So our goal is that when we have a team member or leader or anyone working in the organization, that we have them consistently developing those values and living out those values. And that goes for myself as well. There are some that, if we find out you don’t have them, then you’re not on the team anymore. That’s a lot around personal excellence and character. We try to select for those. So we try to look for things in the interview process that tells us that these people already have these values. We feel like some of the other stuff we can teach, especially teamwork and, and guests first and stewardship. Those are easy ones to teach people. But the other ones- sometimes you find out you either have it, or you don’t. And that goes back to the family and parenting and, and you know, all that kind of stuff. But, but we’re hoping that we have the kind of culture in the restaurant that people begin to, or already embody the values that we have.
Chap: Yeah, that’s great. And let’s talk about that. So one advantage do you have as a manager is you get to choose who to hire. And then if people don’t work out, then you can, after some warnings, let them go. So that is different with a family where we don’t choose, “Oh, I’ll take this child, not that one,” but especially sometimes it feels that way when they’re teens, “I’d like to fire you.” And the church is that way as well, in the sense that we’re open really to all repenting believers, but we talked about before, about living within the boundary of blessing, if you want to want to call it that. But I wonder what you’ve seen with young people, young teen guys, girls, perhaps differences. And, and then have you seen some come along as you called them up to personal excellence, where they’re open, but they’ve never really been challenged that way.
Jonas: One of the things that we cover in our orientations and talk with people about, especially through the disciplinary process, is staying within the boundaries that we’ve established. So if you think about the boundaries that we have, maybe like a road: there’s a lot of space, a lot of fun that we can have in those boundaries. But if you go outside of that for some reason, whatever it is. At Chick-fil-A it could be, you start showing up late a few times a week or whatever. We discipline. We do some sort of disciplinary action. And that the goal of that is not to kick you out- we selected you for a reason! We want you to be here. But the goal is that we would discipline you and that you would change that and come back within the boundaries and to the community that we have on our team or whatever it is.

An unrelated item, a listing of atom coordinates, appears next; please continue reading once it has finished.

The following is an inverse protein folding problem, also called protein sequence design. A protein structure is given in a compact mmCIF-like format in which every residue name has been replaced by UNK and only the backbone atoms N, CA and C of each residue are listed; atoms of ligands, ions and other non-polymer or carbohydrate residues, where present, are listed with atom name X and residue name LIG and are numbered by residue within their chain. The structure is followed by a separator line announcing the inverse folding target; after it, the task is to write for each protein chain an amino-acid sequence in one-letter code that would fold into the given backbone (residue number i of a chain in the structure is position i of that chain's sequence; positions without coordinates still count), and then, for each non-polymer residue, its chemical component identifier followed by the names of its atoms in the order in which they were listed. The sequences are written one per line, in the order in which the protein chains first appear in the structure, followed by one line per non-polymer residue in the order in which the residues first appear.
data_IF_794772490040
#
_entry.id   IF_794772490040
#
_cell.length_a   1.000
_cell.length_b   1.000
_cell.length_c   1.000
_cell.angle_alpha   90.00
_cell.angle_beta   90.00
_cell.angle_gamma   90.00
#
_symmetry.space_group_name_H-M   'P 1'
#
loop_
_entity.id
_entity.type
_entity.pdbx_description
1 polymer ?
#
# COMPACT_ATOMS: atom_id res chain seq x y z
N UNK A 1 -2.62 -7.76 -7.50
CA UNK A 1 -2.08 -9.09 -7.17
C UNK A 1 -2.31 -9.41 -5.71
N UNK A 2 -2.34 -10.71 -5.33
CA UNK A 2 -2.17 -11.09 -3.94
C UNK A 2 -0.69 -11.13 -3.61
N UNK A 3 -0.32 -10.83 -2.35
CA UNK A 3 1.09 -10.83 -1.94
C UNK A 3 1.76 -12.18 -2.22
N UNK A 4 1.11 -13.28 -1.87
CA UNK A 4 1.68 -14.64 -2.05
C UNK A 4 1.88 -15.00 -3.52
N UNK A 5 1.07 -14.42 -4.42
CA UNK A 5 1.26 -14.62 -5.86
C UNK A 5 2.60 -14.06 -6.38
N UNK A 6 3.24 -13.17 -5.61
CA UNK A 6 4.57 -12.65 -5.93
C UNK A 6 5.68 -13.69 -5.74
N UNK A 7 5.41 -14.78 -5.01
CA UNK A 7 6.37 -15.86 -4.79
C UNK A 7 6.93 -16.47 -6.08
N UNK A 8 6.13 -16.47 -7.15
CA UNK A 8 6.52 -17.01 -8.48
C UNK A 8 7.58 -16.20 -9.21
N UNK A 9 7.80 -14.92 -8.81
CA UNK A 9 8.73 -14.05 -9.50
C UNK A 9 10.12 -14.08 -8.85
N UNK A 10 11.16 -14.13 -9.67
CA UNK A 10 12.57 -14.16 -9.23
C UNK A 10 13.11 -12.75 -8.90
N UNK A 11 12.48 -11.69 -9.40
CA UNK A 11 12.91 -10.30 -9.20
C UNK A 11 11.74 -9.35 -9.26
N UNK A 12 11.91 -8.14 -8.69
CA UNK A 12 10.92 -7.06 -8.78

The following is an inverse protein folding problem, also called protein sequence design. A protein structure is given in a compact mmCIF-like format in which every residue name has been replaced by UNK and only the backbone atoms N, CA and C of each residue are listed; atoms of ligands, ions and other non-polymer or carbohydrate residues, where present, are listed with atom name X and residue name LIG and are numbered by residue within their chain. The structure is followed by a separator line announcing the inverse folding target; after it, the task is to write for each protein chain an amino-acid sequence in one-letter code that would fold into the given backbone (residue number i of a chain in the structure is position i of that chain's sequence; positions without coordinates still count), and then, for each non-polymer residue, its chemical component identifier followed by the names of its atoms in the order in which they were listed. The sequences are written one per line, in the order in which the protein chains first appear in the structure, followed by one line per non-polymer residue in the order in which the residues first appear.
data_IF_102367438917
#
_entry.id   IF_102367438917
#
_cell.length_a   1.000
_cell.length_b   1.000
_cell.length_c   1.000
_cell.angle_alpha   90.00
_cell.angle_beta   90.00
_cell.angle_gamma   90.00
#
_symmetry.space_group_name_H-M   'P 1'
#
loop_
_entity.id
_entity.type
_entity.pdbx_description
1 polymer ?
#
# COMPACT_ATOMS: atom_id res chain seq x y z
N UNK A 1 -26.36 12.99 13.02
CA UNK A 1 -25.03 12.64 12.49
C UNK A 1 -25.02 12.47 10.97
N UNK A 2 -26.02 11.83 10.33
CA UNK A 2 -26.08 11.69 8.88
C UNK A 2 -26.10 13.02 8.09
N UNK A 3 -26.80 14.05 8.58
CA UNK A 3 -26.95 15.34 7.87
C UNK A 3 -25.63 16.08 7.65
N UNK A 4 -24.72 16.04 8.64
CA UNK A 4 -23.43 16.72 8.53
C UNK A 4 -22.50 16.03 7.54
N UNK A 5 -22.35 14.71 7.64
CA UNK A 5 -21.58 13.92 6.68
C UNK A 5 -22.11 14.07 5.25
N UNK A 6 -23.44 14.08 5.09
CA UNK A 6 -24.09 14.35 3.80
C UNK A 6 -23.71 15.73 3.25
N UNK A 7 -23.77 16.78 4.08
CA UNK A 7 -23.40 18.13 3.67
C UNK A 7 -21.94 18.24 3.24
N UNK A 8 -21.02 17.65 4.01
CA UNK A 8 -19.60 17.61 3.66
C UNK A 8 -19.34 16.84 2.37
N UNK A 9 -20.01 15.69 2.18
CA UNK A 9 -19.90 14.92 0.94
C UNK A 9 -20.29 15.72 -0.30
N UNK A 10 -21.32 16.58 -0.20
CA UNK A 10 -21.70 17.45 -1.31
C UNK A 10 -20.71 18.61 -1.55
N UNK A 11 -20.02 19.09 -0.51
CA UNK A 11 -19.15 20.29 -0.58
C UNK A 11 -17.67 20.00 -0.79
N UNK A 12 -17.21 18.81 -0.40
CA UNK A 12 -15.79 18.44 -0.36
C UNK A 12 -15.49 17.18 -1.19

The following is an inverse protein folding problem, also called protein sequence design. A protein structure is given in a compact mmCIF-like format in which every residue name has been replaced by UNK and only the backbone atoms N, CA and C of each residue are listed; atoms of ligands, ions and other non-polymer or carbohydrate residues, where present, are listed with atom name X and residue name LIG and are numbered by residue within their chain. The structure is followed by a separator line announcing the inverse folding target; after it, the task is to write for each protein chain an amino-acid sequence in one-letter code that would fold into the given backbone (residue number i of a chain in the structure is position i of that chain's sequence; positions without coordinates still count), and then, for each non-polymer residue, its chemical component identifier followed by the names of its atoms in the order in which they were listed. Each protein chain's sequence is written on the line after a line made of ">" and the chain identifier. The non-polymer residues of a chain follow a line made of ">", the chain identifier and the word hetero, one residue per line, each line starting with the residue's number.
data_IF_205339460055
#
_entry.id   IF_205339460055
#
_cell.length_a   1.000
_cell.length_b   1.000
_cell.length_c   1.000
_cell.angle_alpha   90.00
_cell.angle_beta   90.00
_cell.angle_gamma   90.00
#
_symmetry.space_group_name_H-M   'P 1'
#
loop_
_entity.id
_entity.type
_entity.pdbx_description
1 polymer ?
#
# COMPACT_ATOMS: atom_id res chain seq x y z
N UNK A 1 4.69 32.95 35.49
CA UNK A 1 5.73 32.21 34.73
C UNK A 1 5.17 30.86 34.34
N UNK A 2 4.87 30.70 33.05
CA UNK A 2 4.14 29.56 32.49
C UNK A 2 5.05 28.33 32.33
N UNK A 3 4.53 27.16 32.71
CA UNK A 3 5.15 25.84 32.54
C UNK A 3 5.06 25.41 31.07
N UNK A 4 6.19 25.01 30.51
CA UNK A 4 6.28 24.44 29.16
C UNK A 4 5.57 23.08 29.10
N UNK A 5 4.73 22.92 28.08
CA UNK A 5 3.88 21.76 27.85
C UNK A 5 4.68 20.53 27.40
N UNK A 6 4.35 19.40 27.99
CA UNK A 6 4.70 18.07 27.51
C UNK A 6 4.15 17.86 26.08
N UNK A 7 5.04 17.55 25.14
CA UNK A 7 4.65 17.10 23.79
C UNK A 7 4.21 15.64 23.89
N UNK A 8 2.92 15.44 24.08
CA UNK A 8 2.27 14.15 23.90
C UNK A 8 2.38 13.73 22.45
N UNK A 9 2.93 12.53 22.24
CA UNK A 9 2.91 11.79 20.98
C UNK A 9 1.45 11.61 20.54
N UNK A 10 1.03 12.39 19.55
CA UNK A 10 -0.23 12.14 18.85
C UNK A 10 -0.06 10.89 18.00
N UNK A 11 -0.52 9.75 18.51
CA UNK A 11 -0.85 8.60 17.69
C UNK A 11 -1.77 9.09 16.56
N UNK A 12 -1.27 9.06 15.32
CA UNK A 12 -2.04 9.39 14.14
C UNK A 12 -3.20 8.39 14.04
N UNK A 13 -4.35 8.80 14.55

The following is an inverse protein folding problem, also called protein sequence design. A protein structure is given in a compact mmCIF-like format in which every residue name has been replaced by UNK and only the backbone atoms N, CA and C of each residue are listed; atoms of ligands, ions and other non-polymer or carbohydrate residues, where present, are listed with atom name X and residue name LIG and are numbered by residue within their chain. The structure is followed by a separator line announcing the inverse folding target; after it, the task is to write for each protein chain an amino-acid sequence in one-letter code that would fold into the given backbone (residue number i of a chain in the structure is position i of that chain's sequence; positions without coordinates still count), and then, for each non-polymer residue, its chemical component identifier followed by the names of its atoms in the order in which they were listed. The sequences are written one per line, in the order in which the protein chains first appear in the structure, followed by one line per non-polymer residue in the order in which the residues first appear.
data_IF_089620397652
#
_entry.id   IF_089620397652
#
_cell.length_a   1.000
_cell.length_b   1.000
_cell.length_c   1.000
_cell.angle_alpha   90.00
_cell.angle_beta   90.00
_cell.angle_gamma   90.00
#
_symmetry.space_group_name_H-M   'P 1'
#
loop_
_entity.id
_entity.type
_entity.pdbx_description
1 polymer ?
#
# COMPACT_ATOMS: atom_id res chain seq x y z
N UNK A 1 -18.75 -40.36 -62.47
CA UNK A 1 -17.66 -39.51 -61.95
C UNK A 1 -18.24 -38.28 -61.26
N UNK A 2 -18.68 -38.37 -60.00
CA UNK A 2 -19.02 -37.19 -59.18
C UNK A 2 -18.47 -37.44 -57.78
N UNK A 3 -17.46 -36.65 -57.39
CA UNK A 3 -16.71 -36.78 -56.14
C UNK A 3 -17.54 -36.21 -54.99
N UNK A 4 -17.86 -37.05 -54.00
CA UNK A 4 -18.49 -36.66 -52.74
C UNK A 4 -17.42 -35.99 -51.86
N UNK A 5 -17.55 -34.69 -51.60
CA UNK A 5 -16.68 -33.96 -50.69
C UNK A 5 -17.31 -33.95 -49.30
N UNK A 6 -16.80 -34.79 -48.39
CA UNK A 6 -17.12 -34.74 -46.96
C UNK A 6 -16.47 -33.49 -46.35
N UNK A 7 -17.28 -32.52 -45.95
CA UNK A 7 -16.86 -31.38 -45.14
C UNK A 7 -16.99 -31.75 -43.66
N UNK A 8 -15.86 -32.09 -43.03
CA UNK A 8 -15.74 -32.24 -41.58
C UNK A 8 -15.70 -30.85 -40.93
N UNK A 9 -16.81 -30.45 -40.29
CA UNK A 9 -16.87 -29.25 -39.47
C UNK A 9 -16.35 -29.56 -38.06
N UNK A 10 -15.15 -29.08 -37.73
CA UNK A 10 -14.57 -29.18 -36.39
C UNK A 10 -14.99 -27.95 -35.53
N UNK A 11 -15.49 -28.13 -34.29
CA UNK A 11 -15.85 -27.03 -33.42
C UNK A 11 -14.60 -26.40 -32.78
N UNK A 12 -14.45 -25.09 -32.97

I think a lot of times that the discipline can feel like, “Oh, you don’t like me. You don’t want me to be here. I’m just going to quit,” whatever that might be. And so we try to make people understand up front that if we do that, it’s not because we don’t like you; it’s because we want you to be here. It’s the opposite of that! Which I think the way that I communicate that principle came from the church. The goal of church discipline is not to kick somebody out. The goal is to get them back in! And so that’s the way we choose to communicate how we do discipline. I think it’s the same way in the family, because you can’t kick them out. They’re still going to be your child. And so I think that principle really matters a lot to the way that we do business. It matters in the way that we communicate to our team. I think it matters in the church and family too.
Chap: That’s huge. I just think that’s just so counter-cultural: we’re going to impose some negative consequence. Not because we’re mad at you- you may be mad in the moment, but we want you back. It’s restorative. We want you to change this character habit.
So as we were on the way out in one conversation, you talked about just the differences you’ve seen in teen boys and teen girls. What, based on those differences, how would you encourage parents to shepherd their sons and daughters?